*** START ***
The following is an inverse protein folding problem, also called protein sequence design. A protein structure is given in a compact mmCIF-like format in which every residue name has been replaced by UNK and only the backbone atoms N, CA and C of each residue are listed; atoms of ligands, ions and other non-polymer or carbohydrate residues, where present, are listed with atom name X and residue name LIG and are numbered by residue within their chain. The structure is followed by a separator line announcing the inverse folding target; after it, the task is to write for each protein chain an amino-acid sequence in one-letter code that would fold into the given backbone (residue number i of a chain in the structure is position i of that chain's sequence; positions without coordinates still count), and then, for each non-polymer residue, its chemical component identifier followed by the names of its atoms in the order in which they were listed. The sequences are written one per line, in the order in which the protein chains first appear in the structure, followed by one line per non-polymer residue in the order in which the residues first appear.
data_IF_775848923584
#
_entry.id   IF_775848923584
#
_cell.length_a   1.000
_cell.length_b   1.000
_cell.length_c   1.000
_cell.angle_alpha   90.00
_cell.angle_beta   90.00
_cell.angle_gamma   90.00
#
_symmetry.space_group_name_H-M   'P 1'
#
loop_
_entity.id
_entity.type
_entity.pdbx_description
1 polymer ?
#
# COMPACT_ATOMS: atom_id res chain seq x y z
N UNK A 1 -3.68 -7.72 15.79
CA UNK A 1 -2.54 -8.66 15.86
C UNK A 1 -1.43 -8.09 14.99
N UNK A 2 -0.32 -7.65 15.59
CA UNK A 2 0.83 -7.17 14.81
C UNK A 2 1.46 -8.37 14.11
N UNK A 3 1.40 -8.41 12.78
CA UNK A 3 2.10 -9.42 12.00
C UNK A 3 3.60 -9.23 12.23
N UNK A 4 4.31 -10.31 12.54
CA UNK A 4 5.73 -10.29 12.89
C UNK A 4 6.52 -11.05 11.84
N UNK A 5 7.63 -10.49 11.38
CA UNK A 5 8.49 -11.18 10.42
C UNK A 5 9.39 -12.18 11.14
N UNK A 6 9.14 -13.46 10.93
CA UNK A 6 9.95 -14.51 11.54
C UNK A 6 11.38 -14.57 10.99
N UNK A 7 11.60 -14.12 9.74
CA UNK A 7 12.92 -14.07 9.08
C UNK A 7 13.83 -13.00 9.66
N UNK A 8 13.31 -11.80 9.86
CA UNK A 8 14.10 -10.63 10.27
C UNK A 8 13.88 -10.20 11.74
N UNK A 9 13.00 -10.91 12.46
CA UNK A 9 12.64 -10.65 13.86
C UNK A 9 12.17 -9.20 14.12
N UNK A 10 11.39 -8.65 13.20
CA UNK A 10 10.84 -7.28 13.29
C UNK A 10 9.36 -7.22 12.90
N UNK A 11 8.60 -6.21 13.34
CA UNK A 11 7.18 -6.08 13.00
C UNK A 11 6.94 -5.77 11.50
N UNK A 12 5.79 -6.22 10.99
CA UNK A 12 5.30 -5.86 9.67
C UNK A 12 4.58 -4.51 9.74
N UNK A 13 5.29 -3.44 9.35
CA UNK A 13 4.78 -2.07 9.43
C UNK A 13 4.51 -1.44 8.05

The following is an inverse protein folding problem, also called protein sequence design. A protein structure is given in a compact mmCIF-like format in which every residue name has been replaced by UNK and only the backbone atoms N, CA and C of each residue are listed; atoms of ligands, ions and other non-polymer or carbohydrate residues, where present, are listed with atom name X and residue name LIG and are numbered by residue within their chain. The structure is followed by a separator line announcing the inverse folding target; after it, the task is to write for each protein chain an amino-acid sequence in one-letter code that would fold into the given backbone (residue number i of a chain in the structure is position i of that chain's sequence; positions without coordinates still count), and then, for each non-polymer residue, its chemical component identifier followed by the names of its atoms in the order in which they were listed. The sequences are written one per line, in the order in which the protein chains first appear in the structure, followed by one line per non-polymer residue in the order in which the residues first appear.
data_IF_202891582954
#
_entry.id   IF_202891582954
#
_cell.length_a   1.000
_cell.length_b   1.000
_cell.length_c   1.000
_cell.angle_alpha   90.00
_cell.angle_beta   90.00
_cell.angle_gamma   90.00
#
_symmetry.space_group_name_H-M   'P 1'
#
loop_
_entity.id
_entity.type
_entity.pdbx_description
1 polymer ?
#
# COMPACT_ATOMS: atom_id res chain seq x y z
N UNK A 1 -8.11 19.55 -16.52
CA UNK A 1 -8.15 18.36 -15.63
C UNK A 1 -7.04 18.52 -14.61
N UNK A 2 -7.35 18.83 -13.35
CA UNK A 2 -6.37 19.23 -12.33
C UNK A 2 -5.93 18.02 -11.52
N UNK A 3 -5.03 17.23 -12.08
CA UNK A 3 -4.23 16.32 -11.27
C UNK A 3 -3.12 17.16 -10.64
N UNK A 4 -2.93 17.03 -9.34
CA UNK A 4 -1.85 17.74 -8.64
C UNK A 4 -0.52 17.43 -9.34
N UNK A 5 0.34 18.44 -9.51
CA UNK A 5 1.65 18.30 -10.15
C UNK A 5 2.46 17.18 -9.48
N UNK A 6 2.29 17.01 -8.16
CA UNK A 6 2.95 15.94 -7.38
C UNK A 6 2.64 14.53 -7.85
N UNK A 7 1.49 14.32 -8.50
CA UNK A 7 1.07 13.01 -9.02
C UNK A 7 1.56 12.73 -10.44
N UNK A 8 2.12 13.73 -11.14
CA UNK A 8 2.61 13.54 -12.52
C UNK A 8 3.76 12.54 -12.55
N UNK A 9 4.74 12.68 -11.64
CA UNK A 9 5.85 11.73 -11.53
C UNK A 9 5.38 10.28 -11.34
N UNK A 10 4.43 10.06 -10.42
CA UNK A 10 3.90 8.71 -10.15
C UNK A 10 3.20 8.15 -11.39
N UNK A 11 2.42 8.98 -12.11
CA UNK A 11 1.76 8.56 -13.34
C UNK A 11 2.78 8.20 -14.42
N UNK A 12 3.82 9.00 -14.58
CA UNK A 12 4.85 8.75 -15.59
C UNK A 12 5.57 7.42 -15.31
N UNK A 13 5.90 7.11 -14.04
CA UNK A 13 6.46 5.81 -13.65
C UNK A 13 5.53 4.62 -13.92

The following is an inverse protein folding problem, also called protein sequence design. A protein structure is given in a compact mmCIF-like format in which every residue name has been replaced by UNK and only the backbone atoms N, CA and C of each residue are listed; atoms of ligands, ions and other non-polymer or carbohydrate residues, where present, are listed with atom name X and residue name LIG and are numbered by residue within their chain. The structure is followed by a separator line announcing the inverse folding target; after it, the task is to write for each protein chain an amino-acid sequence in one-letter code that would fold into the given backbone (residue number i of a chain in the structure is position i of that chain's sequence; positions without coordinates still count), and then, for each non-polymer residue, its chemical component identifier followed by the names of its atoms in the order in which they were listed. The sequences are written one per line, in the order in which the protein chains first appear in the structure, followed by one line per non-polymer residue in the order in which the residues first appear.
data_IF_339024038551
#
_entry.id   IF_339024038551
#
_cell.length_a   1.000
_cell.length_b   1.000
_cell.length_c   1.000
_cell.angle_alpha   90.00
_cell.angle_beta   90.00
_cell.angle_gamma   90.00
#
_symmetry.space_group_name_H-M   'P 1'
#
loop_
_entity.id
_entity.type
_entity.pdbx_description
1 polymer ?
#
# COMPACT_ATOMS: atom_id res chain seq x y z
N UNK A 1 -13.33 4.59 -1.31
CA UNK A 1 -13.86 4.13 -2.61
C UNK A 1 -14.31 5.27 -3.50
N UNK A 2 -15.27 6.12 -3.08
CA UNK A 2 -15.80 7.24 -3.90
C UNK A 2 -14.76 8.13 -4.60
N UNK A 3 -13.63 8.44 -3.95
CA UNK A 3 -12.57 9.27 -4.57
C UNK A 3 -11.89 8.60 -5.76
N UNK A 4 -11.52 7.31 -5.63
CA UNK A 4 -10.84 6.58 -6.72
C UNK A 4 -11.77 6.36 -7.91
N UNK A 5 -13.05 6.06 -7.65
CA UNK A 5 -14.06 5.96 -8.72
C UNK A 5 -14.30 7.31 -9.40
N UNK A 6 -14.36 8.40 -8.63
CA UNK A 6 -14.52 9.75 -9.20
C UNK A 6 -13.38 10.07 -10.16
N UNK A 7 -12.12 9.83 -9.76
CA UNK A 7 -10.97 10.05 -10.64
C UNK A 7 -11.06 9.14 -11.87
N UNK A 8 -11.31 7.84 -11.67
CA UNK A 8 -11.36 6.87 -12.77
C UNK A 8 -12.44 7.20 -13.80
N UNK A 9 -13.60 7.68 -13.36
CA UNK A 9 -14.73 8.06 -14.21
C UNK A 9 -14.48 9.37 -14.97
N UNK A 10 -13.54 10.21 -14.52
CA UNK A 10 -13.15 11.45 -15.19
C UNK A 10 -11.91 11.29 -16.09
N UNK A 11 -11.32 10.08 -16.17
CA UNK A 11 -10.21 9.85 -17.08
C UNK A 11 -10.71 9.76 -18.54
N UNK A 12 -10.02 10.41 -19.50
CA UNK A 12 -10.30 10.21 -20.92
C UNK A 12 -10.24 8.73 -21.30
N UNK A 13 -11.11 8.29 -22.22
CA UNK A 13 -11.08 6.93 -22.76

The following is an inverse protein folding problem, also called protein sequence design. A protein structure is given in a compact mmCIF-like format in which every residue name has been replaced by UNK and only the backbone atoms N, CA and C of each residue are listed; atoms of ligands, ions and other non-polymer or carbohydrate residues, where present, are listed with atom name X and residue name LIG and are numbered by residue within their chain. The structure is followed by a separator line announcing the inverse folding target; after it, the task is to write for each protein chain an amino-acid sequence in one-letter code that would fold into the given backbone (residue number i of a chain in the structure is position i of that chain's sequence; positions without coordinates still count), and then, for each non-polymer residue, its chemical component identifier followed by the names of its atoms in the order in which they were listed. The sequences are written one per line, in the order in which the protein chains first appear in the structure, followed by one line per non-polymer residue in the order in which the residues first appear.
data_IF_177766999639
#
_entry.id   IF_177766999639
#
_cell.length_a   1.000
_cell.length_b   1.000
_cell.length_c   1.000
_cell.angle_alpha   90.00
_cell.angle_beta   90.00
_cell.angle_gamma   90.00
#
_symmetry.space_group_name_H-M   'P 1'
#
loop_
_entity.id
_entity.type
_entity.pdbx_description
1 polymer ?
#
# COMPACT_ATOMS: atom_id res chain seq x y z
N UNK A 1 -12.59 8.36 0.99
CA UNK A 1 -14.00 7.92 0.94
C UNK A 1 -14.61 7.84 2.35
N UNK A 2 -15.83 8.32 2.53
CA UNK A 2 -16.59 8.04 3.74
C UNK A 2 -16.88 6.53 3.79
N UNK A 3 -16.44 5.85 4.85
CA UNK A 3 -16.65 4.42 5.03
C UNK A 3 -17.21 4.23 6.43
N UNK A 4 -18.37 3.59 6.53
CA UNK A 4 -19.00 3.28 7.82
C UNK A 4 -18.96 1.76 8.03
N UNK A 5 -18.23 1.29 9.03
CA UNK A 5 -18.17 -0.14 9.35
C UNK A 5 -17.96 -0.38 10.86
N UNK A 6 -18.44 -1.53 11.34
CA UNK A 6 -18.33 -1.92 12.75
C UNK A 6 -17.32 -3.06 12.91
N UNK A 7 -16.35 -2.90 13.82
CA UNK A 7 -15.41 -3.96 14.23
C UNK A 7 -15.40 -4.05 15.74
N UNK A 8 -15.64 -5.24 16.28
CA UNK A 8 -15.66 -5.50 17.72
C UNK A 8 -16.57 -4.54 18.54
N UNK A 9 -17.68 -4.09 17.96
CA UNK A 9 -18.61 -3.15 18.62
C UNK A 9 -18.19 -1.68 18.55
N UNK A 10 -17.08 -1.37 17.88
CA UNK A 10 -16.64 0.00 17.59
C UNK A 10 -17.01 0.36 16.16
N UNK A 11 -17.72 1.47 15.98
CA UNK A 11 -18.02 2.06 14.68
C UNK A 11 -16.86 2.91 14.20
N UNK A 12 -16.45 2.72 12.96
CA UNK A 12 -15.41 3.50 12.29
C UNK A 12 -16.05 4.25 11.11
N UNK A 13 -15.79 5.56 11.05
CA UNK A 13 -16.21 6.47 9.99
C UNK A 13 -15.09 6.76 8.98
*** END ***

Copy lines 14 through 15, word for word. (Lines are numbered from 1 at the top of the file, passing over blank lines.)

#
loop_